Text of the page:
Friday, July 15, 2005

How to Get Fired in Under 12 Hours

I stopped by my old place of employment to see some people and say hi, and I got this letter from them. I don' think that I should, but I really can't not share this with everyone. So, this is my advice if you want to get fired immediately: send this letter to everyone in your company.

An employee’s answer to a certain managerial publication.
“On second thought, reality and open communication aren’t so bad.”
-Company Newsletter, June 2005

Well, in the interest of this assertion by our fearless Vice President of Marketing, I thought perhaps it might be prudent to get some “open communication” out there from someone other than a manager. One thing I learned from my journalism studies is that one of the purposes of journalism is to serve as a watchdog for the community. This “watchdog” capacity seems to be lacking in our recent “corporate” environment these days, and could benefit hardworking employees that are feeling a bit under-valued as of late. Thus, here is my attempt at leveling the playing field and bringing the upstairs, upper management, upper-salaried persons “back in the loop.”

Here’s my reality
Reality #1: I currently earn $14.50 per hour. Which equates to $30,160 per year. So far in 2005, inflation has been averaging about 3%. What happens when prices have risen 3% and my salary has not? My salary is actually worth $29,255.20, or $904.80 less. This is equal to about 62 hours of work at $14.50 per hour which I will not be paid for.

Reality #2: “Simply put, there’s a philosophical difference between increasing pay based on taking up office space for a period of time and increasing pay based on value, effort and commitment brought to the company.” -Company Newsletter, June 2005. There you have it, fellow employees. If ever you were wondering how the managers viewed you, here is your stark reality: you take up office space for a period of time. Apparently those of us who did not receive raises do not bring value, effort, or commitment. Those two weekends I worked overtime were just for fun.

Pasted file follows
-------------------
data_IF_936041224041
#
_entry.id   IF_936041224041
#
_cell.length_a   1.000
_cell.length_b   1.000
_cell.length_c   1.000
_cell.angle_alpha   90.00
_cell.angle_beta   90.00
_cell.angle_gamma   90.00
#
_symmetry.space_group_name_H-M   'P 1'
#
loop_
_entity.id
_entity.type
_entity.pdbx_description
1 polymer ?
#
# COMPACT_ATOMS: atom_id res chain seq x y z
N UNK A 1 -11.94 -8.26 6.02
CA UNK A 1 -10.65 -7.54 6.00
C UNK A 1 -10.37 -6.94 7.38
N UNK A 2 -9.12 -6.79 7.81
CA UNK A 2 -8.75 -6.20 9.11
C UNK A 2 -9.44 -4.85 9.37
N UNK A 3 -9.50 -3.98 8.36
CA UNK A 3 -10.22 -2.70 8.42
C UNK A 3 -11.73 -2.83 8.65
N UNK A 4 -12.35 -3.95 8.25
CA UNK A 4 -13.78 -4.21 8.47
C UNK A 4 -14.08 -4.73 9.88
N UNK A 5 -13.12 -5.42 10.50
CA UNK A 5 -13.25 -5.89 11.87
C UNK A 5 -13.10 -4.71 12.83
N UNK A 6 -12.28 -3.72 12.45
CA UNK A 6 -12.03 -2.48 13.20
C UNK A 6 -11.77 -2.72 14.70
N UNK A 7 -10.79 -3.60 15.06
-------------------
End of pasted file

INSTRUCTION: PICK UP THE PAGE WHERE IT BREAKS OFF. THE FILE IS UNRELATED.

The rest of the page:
Reality #3: We have absolutely no clue what our healthcare benefits will be when we switch over to the new plan in August. August also happens to be in two months. Don’t be surprised when employee contributions to healthcare goes significantly up and that 3% decrease in salary because of inflation is decreased even more.

Reality #4: The average one-bedroom apartment in Seattle rents for $700 per month. This amounts to about $8,400 per year. With my gross annual earnings currently at $24,429.60, this leaves me with $16,029.60 per year to live off of after I put a roof over my head. After 3% inflation and no cost-of-living raise, this will actually be $15,548.71 to live off of. Paying your dues and putting in two years at a company does not appear to be paying off. One might think that perhaps it has something to do with my performance, but my most recent performance review was nothing but positive.

Reality #5: With all this difficulty getting raises these days, perhaps the best route to go is to shoot for a promotion. We are in fact a growing company that has created many positions over the past year. I was even told in an email from our fearless Vice President on October 18, 2004: “If you’re patient, there will be growth opportunities for our star performers.” In an email from the Vice President on October 19, 2004, I was also told, “…where there’s growth, there’s opportunity.”